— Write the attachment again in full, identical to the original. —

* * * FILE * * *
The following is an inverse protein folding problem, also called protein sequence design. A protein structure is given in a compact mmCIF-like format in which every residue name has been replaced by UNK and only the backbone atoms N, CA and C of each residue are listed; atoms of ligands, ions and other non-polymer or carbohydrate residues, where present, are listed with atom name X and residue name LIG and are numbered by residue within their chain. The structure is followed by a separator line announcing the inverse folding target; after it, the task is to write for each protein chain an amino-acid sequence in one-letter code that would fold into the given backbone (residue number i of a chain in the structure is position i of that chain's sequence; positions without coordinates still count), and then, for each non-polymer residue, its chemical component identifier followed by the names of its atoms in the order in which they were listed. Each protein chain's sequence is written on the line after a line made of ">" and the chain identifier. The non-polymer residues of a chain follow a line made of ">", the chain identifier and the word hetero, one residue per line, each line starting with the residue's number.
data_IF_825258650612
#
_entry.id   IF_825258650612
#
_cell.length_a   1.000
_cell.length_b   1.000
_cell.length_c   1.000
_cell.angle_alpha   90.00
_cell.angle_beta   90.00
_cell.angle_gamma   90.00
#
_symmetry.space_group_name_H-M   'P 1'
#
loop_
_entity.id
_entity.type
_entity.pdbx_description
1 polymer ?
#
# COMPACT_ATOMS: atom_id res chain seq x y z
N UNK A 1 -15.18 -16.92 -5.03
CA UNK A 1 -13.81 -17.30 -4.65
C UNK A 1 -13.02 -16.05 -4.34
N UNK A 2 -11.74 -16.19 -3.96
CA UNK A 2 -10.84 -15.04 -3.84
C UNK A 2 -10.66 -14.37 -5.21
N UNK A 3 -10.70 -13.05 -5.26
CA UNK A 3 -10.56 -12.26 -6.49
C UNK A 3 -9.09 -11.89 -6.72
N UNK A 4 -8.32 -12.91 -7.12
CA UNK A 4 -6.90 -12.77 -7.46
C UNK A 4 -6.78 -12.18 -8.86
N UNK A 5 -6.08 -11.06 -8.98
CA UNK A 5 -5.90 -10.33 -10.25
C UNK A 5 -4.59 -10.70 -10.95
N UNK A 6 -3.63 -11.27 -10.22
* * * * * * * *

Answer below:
The following is an inverse protein folding problem, also called protein sequence design. A protein structure is given in a compact mmCIF-like format in which every residue name has been replaced by UNK and only the backbone atoms N, CA and C of each residue are listed; atoms of ligands, ions and other non-polymer or carbohydrate residues, where present, are listed with atom name X and residue name LIG and are numbered by residue within their chain. The structure is followed by a separator line announcing the inverse folding target; after it, the task is to write for each protein chain an amino-acid sequence in one-letter code that would fold into the given backbone (residue number i of a chain in the structure is position i of that chain's sequence; positions without coordinates still count), and then, for each non-polymer residue, its chemical component identifier followed by the names of its atoms in the order in which they were listed. Each protein chain's sequence is written on the line after a line made of ">" and the chain identifier. The non-polymer residues of a chain follow a line made of ">", the chain identifier and the word hetero, one residue per line, each line starting with the residue's number.
data_IF_825258650612
#
_entry.id   IF_825258650612
#
_cell.length_a   1.000
_cell.length_b   1.000
_cell.length_c   1.000
_cell.angle_alpha   90.00
_cell.angle_beta   90.00
_cell.angle_gamma   90.00
#
_symmetry.space_group_name_H-M   'P 1'
#
loop_
_entity.id
_entity.type
_entity.pdbx_description
1 polymer ?
#
# COMPACT_ATOMS: atom_id res chain seq x y z
N UNK A 1 -15.18 -16.92 -5.03
CA UNK A 1 -13.81 -17.30 -4.65
C UNK A 1 -13.02 -16.05 -4.34
N UNK A 2 -11.74 -16.19 -3.96
CA UNK A 2 -10.84 -15.04 -3.84
C UNK A 2 -10.66 -14.37 -5.21
N UNK A 3 -10.70 -13.05 -5.26
CA UNK A 3 -10.56 -12.26 -6.49
C UNK A 3 -9.09 -11.89 -6.72
N UNK A 4 -8.32 -12.91 -7.12
CA UNK A 4 -6.90 -12.77 -7.46
C UNK A 4 -6.78 -12.18 -8.86
N UNK A 5 -6.08 -11.06 -8.98
CA UNK A 5 -5.90 -10.33 -10.25
C UNK A 5 -4.59 -10.70 -10.95
N UNK A 6 -3.63 -11.27 -10.22